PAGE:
So the fact that Germany today is in the top group in various popularity rankings has only little to do with events such as the summer fairy tale of 2006 or the upcoming UEFA Champions League 2024. Nor was the World Cup 2022 just a one-off event in Qatar's soft power strategy, but "the provisional climax in a chain of sporting events and other major cultural events" (Sebastian Sons).

The question remains: How does one measure the success of foreign cultural work? If we are talking about the soft power to which foreign cultural policy contributes, the matter appears to be simple. According to Simon Anholt, there are a whole range of reliable research results documenting that a positive and strong national image brings considerable benefits in terms of exports and foreign direct investment as well as to the tourist industry.

Crisis prevention is difficult to evaluate

It is rather more difficult to quantify progress in crisis prevention. "There's no glory in prevention", was a comment often heard in the debate on stemming the COVIC-19 pandemic. The success of prevention can also rarely be attributed to specific measures by particular protagonists, says conflict researcher Gerrit Kurtz – "partly because sensitive negotiations usually take place behind closed doors".

In addition, foreign cultural work usually plays an important but largely indirect part in crisis prevention, for example by promoting social cohesion or creating opportunities for free expression of opinion in the "prepolitical sphere".

Seeking to measure the success of language courses, exchange programmes, exhibitions and media contributions raises more questions than it answers. Are participant and visitor numbers the key criterion, or is it the number of online clicks, or the multipliers reached? Also, since the bulk of such activities take place abroad, they go largely unnoticed in Germany. Moreover, it takes generations before it becomes apparent how successful all these activities ultimately turn out to be.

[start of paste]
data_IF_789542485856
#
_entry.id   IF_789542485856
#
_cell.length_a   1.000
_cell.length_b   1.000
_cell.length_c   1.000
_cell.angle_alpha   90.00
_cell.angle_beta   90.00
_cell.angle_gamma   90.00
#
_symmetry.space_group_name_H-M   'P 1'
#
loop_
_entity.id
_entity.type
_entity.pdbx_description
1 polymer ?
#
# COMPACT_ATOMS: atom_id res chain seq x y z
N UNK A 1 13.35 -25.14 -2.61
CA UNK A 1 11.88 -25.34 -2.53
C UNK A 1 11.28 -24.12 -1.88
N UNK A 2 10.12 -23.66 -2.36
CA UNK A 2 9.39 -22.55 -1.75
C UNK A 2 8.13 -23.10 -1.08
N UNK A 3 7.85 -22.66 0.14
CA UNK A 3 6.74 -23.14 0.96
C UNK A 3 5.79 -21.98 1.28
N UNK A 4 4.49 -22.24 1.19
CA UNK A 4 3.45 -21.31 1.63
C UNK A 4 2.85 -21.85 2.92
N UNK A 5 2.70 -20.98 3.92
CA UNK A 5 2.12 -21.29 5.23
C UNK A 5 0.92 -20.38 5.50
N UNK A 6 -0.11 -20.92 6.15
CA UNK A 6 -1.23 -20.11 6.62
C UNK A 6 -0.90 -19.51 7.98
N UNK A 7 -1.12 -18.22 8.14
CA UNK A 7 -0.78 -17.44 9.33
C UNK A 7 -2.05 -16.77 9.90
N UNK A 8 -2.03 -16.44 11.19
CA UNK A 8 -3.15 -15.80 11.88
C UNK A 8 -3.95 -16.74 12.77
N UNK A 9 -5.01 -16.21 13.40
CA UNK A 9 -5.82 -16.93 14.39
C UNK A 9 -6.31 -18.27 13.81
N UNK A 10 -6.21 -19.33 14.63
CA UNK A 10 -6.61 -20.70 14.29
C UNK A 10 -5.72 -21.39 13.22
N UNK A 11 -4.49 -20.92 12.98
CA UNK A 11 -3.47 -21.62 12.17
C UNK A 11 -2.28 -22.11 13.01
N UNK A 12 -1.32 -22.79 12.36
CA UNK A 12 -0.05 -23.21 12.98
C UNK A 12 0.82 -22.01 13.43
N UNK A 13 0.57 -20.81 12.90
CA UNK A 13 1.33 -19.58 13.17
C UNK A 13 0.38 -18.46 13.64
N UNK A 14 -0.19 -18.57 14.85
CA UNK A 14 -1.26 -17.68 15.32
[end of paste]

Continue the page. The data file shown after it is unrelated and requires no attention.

The many small local successes are what make foreign cultural policy so valuable

In the end, the success of foreign cultural policy is the sum of countless small successes. Peruvian translator Juan José del Solar, for example, about whom Paul Ingendaay reports in the Frankfurter Allgemeine Zeitung. Del Solar, who learned German at the Goethe-Institut in Lima, translated Goethe, Thomas Mann and other classic German writers into Spanish; experts consider his translation of Elias Canetti's complete works to be ground-breaking.

Today's cultural exchange shapes tomorrow's world

Or the story from the Goethe-Institut in Lisbon told by Ronald Grätz, former Secretary General of ifa and Director of the Goethe-Institut in Barcelona, in ifa's podcast "Die Kulturmittler:innen" (which can be roughly translated as "The Cultural Conciliators"). During the dictatorship there in the 1970s, a performance was staged of Bertolt Brecht, a writer forbidden at that time. While a suspicious secret service waited outside the door, they knew that the people felt the Institute to be a sanctuary of freedom at that moment: "That’s something people in Portugal have never forgotten."

And who knows whether legendary Sony manager and "father of the compact disc" Norio Ohga's choice of Berlin as Sony’s European headquarters in the year 2000 was partly influenced by the fact that he once studied in Germany on a German Academic Exchange Service scholarship? That question can be answered with as little certainty as the one concerning the legend about the playing time of a CD: it is said that Ohga's wife Midori expressed the wish to have her beloved Beethoven's Ninth Symphony fit onto one CD in its entirety, and at that time, the longest recording of the symphony lasted 74 minutes.

There are even more answers in the second part of this article:

What does foreign cultural policy mean? More answers (2)

Published originally on 28 August 2023 under the title Gegen den Strich: Auswärtige Kulturpolitik (Against the Grain: Foreign Cultural Policy) in Internationale Politik 5, September/October 2023, pp. 100 -105

Über den Autor
A man with light brown hair and a slightly greyish short beard. He is wearing a dark blue jacket and a white shirt. His arms are crossed and he is smiling at the camera.
Dr. Joachim Staron

Joachim Staron is an editor of Internationale Politik. He has previously held positions including Press Officer at ifa – Institut für Auslandsbeziehungen in Stuttgart.